Antihypertensive agents

Additive or potentiation of hypotension effects. Closely monitor BP.

Antineoplastic agents (eg, cyclophosphamide)

Thiazides may prolong antineoplastic-induced myelosuppression. Use with caution.

Bile acid sequestrants (eg, cholestyramine, colestipol)

Chlorthalidone absorption may be delayed or decreased. Separate the administration times by at least 4 hours. A higher dose of atenolol/chlorthalidone may be needed.


Plasma concentrations and pharmacologic effects of bupivacaine may be increased by atenolol. Reduce the dose of bupivacaine as needed.

Calcium channel blockers (eg, diltiazem, mibefradil, nifedipine, verapamil)

Pharmacologic effects may be increased. Hypotension, bradycardia, cardiac failure, and life-threatening cardiac conduction abnormalities may result. Monitor CV status closely and adjust dosage as needed.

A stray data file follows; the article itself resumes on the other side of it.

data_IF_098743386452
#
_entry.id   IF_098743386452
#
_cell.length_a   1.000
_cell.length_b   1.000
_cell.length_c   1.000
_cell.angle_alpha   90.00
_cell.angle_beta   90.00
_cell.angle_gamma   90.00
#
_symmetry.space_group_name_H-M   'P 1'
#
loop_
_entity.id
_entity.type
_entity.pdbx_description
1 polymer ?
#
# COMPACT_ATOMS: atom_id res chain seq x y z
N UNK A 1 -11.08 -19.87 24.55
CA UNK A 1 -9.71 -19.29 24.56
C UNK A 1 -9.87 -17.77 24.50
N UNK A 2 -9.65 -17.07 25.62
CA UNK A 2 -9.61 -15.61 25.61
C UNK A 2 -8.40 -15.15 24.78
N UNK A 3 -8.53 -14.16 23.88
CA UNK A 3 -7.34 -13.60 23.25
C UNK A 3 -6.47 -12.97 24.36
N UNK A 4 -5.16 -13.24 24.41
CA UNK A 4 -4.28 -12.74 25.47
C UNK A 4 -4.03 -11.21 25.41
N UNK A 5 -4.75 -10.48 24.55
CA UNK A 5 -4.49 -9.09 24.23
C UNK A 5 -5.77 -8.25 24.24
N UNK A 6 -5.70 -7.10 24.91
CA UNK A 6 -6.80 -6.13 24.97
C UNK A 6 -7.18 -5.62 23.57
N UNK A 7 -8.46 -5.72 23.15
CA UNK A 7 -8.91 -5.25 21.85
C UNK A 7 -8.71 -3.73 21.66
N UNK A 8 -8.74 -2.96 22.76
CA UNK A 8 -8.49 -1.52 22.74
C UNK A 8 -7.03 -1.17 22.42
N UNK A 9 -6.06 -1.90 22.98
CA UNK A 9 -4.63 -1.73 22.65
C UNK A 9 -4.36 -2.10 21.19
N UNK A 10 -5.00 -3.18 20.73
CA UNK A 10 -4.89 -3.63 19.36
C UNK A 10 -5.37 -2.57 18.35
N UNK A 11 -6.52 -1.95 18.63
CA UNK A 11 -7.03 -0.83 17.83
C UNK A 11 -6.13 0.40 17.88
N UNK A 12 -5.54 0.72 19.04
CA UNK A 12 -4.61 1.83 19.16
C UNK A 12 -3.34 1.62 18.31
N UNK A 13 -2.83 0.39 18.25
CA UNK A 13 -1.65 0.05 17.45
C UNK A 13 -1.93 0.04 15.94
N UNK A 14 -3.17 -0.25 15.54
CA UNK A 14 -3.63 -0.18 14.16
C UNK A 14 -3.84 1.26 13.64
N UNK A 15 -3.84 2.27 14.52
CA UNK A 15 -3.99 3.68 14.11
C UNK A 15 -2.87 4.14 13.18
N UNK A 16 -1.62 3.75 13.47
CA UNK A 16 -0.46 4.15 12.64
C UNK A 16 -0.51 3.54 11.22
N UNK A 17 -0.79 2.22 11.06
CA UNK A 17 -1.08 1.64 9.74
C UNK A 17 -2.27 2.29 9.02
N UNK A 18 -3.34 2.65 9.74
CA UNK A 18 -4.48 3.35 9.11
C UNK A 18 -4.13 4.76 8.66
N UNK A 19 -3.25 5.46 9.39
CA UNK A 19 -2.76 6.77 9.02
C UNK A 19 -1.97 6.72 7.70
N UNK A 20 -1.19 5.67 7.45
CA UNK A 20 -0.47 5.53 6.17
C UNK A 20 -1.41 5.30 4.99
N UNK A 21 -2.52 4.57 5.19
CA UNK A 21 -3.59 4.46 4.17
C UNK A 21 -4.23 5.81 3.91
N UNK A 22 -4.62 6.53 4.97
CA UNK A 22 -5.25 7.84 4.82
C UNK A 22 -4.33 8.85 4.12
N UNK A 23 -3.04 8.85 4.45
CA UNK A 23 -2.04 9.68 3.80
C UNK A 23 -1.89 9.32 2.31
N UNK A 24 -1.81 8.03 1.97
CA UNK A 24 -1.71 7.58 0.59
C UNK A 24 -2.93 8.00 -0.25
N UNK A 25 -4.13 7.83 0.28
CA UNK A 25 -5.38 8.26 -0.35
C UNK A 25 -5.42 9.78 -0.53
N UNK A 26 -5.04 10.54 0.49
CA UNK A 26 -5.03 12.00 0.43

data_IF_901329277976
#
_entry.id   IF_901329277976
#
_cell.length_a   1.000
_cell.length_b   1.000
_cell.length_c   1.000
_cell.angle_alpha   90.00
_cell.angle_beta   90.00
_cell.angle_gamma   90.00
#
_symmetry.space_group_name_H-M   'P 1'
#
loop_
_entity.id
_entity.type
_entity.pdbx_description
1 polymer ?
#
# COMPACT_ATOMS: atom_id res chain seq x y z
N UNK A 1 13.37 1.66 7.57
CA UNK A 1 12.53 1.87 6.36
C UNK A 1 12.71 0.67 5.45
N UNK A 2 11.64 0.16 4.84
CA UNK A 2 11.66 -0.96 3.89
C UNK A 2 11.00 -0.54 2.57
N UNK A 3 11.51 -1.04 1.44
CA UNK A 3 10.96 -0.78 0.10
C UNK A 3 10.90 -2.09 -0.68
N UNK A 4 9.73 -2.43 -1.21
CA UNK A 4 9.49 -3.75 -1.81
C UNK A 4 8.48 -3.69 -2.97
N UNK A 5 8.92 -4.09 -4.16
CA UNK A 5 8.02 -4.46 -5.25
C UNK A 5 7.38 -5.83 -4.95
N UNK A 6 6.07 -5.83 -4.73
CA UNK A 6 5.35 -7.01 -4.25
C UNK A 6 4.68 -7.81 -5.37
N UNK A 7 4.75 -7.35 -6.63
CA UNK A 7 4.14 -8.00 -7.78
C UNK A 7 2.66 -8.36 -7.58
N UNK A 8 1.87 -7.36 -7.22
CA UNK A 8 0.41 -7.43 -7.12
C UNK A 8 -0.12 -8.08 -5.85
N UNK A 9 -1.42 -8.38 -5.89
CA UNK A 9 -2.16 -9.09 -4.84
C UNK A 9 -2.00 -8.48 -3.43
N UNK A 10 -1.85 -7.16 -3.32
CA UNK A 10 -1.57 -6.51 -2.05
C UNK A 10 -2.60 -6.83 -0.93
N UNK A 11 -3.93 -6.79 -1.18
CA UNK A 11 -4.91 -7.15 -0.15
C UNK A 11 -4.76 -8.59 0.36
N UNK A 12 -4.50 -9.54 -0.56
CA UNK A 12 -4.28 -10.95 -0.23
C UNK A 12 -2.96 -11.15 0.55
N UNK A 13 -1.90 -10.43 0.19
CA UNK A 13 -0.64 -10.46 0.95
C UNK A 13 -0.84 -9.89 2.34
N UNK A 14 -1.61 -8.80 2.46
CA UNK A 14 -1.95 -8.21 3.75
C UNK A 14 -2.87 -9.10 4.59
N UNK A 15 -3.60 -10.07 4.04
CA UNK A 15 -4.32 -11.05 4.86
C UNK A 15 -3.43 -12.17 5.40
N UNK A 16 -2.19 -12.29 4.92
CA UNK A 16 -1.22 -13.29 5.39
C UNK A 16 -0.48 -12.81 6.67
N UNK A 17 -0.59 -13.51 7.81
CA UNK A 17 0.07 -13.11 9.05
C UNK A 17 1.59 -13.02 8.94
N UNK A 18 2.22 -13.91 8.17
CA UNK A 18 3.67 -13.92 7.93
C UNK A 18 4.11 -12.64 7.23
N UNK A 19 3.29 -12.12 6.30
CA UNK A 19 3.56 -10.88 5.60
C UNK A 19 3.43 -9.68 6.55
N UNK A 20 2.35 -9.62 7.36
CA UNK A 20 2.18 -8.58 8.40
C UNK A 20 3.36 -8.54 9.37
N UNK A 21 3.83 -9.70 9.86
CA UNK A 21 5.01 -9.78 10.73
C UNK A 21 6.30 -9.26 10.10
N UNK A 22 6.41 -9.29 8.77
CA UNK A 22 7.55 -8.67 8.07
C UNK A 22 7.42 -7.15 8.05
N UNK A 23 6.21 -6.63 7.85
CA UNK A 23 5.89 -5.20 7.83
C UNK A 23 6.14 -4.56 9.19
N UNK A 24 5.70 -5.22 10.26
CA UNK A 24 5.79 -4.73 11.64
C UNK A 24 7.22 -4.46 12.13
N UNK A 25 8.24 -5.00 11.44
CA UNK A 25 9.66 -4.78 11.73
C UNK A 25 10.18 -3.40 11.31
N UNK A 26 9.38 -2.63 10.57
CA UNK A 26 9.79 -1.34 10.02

Catecholamine-depleting drugs (eg, reserpine)

Additive effects may occur. Monitor closely for hypotension and/or excessive bradycardia.


The severity of rebound hypertension associated with abrupt withdrawal of clonidine may be more severe. Paradoxical hypertension may also occur. Avoid abrupt withdrawal of clonidine. Discontinue either agent gradually; preferably, discontinue atenolol/chlorthalidone first.

CNS depressants (eg, alcohol, barbiturates, narcotics)

Potentiation of orthostatic hypotension may occur. Monitor BP.

Corticosteroids, corticotropin

Electrolyte depletion may be intensified, particularly hypokalemia. Closely monitor serum potassium.


The pharmacologic effects of both drugs may be increased. Hyperglycemia, hyperuricemia, and hypotension may occur. Closely monitor BP, blood and urine glucose, and serum uric acid levels.

Digitalis glycosides (eg, digoxin)

The risk of bradycardia is increased because atenolol and digitalis both slow AV conduction and decrease heart rate. Monitor cardiac function and heart rate. In addition, thiazide-induced electrolyte disturbances may predispose to digitalis-induced arrhythmias. Measure plasma concentrations of potassium and magnesium.


Fingolimod-related bradycardia may be increased. Monitor closely, especially during initiation of fingolimod therapy.